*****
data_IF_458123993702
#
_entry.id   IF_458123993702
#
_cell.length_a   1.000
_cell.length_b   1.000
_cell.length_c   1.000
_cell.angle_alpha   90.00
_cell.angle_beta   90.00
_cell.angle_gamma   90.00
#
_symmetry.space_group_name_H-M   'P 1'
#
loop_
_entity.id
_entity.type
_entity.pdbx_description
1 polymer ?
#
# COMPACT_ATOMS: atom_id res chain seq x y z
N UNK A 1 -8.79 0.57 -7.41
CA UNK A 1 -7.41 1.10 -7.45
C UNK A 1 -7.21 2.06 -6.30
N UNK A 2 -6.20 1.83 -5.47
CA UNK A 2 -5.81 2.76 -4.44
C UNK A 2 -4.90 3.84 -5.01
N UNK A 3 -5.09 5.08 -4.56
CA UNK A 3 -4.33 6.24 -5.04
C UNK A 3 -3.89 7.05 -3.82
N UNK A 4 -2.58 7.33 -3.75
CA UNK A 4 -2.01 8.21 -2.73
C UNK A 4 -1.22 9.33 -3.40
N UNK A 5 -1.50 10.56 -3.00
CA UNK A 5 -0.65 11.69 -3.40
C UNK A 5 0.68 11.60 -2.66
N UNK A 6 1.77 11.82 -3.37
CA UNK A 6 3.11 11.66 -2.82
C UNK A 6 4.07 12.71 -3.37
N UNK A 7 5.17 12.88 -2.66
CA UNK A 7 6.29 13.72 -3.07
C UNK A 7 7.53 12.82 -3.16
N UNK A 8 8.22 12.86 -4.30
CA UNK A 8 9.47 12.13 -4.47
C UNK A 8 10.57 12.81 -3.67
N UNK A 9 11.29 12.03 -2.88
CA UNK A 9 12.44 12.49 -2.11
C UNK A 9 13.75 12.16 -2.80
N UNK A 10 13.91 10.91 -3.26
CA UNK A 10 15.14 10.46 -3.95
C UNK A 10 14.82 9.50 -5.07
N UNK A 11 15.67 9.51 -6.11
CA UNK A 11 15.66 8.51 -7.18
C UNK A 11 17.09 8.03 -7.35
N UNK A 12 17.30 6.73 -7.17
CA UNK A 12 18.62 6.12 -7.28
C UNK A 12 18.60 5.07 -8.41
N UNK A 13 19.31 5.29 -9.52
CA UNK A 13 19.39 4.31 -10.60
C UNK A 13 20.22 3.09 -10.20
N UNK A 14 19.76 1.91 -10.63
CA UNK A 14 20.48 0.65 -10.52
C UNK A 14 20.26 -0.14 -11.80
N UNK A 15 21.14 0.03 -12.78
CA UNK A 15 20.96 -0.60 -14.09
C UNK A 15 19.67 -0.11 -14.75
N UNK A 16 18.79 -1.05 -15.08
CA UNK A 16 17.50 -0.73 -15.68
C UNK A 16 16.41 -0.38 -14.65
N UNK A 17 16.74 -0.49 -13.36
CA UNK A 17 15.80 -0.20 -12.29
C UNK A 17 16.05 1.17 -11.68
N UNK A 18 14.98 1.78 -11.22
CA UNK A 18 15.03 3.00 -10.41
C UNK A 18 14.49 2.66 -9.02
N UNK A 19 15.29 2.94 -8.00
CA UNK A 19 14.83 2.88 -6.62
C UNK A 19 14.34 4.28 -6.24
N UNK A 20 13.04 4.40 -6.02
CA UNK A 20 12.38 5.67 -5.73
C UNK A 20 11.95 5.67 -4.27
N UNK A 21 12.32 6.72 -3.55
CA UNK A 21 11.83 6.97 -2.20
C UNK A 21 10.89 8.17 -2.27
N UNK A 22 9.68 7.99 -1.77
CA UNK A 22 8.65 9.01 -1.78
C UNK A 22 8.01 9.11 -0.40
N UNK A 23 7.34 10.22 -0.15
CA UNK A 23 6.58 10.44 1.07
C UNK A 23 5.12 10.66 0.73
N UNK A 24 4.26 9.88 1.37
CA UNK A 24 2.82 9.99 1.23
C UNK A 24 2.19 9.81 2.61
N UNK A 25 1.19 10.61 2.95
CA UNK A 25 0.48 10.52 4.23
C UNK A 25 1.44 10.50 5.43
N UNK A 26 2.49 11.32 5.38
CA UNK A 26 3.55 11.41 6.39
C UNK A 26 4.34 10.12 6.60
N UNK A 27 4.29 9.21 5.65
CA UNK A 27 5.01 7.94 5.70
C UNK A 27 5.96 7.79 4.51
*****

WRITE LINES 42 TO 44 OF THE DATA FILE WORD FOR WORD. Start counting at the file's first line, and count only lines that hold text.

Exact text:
N UNK A 8 8.22 12.86 -4.30
CA UNK A 8 9.47 12.13 -4.47
C UNK A 8 10.57 12.81 -3.67